Trickster No. 7: ?


OK, so I lied about pre-posting all these Trickster posts… Didn’t quite get it done before flying out to Italy, so I’m standing coining Euros at some t’Internet machine at Pisa Airport waiting for my flight. It’s RyanAir. I could be a while.

So who is my last Trickster going to be? I’ve been mulling over the past week as I’ve basted gently on the sands of Viareggio: Saul Williams, Michael Franti, Gil Scott Heron, Chuck D? Or A N Wilson? Or Thomas Pynchon? Or Bill Viola?

All have enriched me at some point making me feel uncomfortable about some boundary I thought was fixed: muscially, textually, artistically.

While I’ve been cooking, I’ve also been reading ‘The Meaning of Jesus’ by Marcus Borg and NT Wright (sorry, can’t face hyperlinking all this stuff) – huge thanks to Andy Thornton for putting me on to it. More about why I’ve loved it another time, but in one of Borg’s chapters he really set me thinking about Christ as Trickster again – and just how important it is that we who claim to follow him do the same. So the Trickster I want to end with is us: the body, mind, walking, breathing, blood and guts of Christ. Unfortunately, I just don’t think that the Church in general is doing a very good job of playing Trickster to society that hosts it; my prayer is that those of us who are looking for something new to emerge – whatever that is – feel brave enough, confident in the example of our Tricky-kid leader, to get out there are engage in some serious subversion – to challenge boundaries, to throw some dirt around, to break comforts…. Not as an act of destruction, but, like all good Tricksters, to ‘make this world’ – as a creative act of faith and hope and love.

Last call… Better go fly.


3 responses to “Trickster No. 7: ?”

  1. It strikes me that the nearest “Judaeo-Christian-equivalent” to the Trickster is the prophet – the one whose lives and actions portray the very mind and longings of God, even when the manner in which that is done could be seen to run against, even contradict the established “divinely ordained” pattern. You can see it pretty well in the Old Testament, and the tendency to institutionalise even the body that exists to critique and stir-up the institution.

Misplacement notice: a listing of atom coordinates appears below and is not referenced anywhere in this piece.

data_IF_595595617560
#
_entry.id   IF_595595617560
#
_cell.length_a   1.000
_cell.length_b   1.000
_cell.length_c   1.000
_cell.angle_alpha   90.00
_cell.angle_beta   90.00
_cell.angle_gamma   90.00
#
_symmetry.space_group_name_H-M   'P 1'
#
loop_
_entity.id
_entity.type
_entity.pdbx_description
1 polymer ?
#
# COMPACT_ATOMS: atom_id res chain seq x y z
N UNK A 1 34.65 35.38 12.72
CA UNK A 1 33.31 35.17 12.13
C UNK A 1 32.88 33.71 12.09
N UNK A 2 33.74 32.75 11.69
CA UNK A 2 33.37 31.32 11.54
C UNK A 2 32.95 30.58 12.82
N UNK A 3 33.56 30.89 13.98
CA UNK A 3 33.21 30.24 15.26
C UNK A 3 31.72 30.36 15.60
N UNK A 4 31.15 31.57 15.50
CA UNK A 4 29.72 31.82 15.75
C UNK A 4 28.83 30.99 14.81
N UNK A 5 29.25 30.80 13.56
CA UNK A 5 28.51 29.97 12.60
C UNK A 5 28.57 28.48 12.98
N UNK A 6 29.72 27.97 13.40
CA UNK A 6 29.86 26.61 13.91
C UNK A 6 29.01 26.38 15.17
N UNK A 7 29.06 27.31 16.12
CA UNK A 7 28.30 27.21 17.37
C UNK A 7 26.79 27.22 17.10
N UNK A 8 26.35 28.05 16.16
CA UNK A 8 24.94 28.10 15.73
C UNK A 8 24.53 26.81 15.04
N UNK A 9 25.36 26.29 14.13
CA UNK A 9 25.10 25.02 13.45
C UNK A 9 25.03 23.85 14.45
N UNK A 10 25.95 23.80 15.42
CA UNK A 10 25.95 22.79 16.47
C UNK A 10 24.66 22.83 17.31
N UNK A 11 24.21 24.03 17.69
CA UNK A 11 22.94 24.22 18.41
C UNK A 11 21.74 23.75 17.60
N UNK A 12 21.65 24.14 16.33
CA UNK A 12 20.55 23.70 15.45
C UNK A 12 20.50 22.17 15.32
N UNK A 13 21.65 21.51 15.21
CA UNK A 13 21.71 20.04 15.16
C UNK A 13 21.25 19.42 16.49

As I understand it prophets and tricksters alike are people of the periphery. Edge-people, never quite on the inside, but not on the outside either.
    This poses a problem for the “body” metaphor of Chrsitian belonging, not to mention enabling the Trickster-Prophet to introduce the breath of the Spirit into any version of our churches. They are welcome yet unwelcome. They unsettle and disturb. They state the blatantly obvious, which is sometimes the most dangerous of all.

    And, of course, we all know what happens to the nail that sticks up. It is in danger of being hammered. So… how much are we willing to rise out of the throng, and receive all the welcome yet unwelcome blessings that can follow? I know I could be trying harder in My Little Part of Kent too….

  2. Fringe. It’s always important to be able to step outside of a situation in order to see it differently. Hell, on my summer hols now I almost feel like I may actually be able to teach my nutter pupils something, instead of just baby-sitting them for the Term. At the same time I am bombarded by them on MSN when I loggin, and I see enthusiastic, likeable persons… I guess it’s true that a person is reasonale and approachable, where as ‘people’ are stubborn and self-centred (I don’t agree with Korn(y) that PEOPLE=SHIT, but maybe SOCIETY=SHIT). In order to Trix people (Church, society), we must Trix ‘persons’, and that means ‘seeing the wood for the trees’… Damn Out.

  3. Thanks for your reflections on Trickster characters Kester.
    I was thinking today about Tricker figures when they were talking about graffitti artist Banksy on the radio. He’s been up to ‘tricks’ by spraying images of children looking through windows on the security wall in the west bank in israel/palestine…